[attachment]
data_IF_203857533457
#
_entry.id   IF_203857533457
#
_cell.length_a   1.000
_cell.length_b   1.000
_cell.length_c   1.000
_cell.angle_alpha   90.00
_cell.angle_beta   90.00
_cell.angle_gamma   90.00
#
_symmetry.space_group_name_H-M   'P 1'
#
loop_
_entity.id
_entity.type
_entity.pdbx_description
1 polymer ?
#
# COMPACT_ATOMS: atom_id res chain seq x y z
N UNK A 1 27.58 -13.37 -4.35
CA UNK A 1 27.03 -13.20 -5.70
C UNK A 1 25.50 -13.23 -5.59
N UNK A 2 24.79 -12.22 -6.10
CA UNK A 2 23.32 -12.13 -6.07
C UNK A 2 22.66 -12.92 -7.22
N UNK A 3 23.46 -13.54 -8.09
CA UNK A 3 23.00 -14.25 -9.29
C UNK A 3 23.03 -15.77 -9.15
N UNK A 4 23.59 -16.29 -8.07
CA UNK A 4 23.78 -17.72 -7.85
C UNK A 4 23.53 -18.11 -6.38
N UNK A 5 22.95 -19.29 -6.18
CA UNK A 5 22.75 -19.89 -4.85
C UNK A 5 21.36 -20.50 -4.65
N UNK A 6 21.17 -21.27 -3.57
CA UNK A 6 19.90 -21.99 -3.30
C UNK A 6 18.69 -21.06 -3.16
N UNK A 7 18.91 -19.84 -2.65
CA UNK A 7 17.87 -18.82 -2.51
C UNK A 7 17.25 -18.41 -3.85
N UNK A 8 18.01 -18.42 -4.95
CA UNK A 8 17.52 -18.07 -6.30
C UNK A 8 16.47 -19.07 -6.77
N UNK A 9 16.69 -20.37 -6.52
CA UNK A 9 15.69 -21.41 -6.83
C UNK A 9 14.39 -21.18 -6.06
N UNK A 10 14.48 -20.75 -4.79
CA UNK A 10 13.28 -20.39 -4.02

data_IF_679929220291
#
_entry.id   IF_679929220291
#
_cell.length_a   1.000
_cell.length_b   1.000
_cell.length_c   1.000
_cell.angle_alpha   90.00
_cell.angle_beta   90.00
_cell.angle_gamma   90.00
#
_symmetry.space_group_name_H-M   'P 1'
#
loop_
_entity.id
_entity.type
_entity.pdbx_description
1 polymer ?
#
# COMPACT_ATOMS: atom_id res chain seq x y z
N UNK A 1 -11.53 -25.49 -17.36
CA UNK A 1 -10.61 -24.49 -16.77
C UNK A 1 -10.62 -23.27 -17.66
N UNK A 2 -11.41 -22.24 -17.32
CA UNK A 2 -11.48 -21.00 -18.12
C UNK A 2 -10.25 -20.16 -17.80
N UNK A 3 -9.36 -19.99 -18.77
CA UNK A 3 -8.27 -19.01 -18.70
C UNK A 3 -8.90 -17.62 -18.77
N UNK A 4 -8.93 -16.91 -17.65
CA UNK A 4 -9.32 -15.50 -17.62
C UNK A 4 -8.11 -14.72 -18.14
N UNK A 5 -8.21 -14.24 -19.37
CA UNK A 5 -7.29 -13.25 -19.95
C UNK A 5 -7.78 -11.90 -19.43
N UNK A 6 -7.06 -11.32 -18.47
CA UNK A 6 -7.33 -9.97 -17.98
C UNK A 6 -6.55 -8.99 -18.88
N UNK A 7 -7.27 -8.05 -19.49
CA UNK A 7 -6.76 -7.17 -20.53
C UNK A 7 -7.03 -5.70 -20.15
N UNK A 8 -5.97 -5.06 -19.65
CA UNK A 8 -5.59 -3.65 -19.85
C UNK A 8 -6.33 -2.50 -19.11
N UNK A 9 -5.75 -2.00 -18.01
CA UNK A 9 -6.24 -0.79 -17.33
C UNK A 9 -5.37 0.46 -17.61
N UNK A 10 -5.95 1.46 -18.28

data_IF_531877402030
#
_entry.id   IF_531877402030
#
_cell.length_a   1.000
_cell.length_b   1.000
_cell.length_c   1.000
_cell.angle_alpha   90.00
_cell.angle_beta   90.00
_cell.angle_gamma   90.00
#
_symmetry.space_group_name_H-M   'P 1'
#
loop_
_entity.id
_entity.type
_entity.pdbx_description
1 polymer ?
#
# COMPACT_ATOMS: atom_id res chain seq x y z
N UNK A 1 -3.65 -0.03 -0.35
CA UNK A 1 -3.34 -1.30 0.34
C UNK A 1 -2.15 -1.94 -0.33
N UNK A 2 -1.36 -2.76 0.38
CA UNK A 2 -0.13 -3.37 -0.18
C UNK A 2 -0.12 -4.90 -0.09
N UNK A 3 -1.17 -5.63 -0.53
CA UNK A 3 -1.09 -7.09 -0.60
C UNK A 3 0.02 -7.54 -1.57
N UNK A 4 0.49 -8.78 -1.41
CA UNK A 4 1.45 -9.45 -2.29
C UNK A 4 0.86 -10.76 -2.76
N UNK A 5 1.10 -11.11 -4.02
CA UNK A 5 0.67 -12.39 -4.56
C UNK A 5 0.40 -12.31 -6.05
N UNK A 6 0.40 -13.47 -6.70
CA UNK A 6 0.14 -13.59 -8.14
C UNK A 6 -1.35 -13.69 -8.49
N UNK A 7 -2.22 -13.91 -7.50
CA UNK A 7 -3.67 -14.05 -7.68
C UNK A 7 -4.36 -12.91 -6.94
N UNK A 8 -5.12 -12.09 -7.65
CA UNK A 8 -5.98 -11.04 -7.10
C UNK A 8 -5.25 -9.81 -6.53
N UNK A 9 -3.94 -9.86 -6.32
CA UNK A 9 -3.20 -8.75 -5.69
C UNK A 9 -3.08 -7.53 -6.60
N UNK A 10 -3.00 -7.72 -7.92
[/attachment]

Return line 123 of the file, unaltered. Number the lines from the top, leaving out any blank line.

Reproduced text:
C UNK A 2 -0.12 -4.90 -0.09